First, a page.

ASK A COP — Why do some officers allow some traffic violations?
Published 12:05 am Tuesday, November 22, 2022
Alvin from Orange asks: Why do some police officers allow traffic violations to occur right in front of them and they don’t respond? I don’t believe you would allow this to happen, so why do others?
Answer: It’s very hard, almost impossible, for me to defend another officer’s actions, or in your opinion, the lack thereof, if I wasn’t present. There may be MANY reasons why officers don’t respond to violations that occur. First, there is a good possibility he/she didn’t see it occur. Just because you saw it, doesn’t necessarily mean the officer saw it. There is almost constant communication on the police radio and the in-car computer that has an officer almost ALWAYS busy. Some officers just don’t have time to stop and address a traffic violation if they are already headed to an assault or fight in progress. I can’t address ALL the violations that occur in my presence. If so, I would NEVER go anywhere. I would remain in the same spot. Consider this, traffic offenses are occurring somewhere ALL the time and in ALL cities. Many Officers may just choose to address the offenses that are the most harmful, in their opinion, to the motoring community.
Tera from Port Arthur asks: Is it illegal to drive 75 mph on a spare tire? My cousin just goes all over the place without replacing that tire. He acts like that’s the original tire for his vehicle.
Answer: We are all aware the donut/spare tire is designed to be driven on a temporary period, until you can have the replacement tire repaired. If I’m not mistaken, the maximum recommended safe speed for a donut/spare is 45 mph. So in my opinion, your cousin is presenting a hazard on the roadway if he is traveling with a donut tire at 75 mph. So YES, that’s a violation. That is UNSAFE SPEED because that tire is not rated for that type of speed. As you know with me, safety comes first on our roads, and if your cousin is putting too much trust in a donut spare tire by pushing it 30 mph above its maximum safe speed, he is not very concerned about his or any other motorist’s safety on our roadways.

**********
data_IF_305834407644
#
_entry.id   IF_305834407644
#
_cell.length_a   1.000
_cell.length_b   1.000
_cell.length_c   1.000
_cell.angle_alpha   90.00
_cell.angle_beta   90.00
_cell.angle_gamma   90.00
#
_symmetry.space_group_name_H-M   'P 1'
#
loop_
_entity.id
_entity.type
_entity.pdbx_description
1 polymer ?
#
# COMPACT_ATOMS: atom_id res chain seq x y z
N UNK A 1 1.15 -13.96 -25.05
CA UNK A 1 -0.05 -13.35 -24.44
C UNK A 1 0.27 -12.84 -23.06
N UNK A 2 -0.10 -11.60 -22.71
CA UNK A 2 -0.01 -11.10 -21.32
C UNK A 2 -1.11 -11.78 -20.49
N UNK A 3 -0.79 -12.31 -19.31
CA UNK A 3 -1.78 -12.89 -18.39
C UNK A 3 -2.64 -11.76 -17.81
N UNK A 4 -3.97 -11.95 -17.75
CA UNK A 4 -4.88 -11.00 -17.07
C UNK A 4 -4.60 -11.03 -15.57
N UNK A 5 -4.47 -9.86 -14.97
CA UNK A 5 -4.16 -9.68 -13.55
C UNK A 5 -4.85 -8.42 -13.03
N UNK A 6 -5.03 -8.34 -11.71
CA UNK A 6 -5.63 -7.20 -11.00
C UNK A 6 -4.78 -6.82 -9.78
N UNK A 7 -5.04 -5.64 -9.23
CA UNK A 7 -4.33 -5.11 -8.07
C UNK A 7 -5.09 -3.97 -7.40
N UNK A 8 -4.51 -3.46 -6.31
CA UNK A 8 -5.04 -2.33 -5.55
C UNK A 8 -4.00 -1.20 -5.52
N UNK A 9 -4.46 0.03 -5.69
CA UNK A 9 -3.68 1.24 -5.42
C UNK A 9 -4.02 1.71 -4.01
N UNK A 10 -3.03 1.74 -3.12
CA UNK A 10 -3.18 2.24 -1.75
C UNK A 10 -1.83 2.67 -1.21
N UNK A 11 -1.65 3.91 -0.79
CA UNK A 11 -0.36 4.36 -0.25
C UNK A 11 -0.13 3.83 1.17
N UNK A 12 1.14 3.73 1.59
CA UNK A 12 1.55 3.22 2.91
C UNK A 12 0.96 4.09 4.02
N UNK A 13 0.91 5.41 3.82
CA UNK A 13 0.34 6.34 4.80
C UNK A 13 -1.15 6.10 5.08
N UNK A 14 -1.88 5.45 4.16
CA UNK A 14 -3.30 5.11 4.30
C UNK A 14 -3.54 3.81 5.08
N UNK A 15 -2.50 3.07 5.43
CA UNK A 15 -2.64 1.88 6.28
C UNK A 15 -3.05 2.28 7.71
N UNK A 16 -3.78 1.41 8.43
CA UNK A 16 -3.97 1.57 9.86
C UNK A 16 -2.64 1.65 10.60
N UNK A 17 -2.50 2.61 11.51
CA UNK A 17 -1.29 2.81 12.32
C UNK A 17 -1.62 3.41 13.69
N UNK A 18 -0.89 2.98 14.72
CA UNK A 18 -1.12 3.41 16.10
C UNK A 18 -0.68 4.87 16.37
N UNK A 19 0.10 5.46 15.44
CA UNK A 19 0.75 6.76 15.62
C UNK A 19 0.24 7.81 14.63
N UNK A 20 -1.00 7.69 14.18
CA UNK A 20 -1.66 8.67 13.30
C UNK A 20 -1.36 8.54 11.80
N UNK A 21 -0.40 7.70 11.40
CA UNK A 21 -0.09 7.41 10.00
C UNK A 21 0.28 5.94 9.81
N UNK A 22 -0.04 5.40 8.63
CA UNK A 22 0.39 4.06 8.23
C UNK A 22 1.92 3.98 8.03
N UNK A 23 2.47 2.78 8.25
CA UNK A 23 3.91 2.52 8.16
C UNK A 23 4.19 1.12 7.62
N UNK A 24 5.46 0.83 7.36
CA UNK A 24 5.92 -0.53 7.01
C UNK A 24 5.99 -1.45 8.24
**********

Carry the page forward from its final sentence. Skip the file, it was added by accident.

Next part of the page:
Glo from Port Arthur asks: My daughter recently was given a ticket for failing to yield the right of way from stop sign, and I was looking for a defensive driving class to go to before her court date. I don’t want this to go on her driving record because my insurance premium will most likely go up. Do you know any class locally here that she can attend?
Answer: I’m sure many other readers who are raising teen/young adults have experienced the dilemma you are facing. Having a child get a citation from a moving violation really does threaten to increase your insurance premium. But first I have to slow you down a little on taking the class before you go to court. If you do that you will find yourself in a difficult position, meaning when you receive a citation from a police officer you are commanded to go to COURT first. You will need to go to court first and you will also need to order your daughter’s driving record from the state of Texas. Once you receive permission from the court to take a defensive driving course, then you can proceed to take the course. Remember the state of Texas allows a motorist to take a safety driving course only ONCE a year and if she takes the course before the court gives her permission she will use up her opportunity to take the course. Therefore wait until the court gives her/you instructions. On the classes to attend you asked about, I’m not a liberty to suggest ANY class. You will need to contact the court for that information. I will tell you that the state even allows defensive driving course online. Hope this is an eye opener for you daughter.
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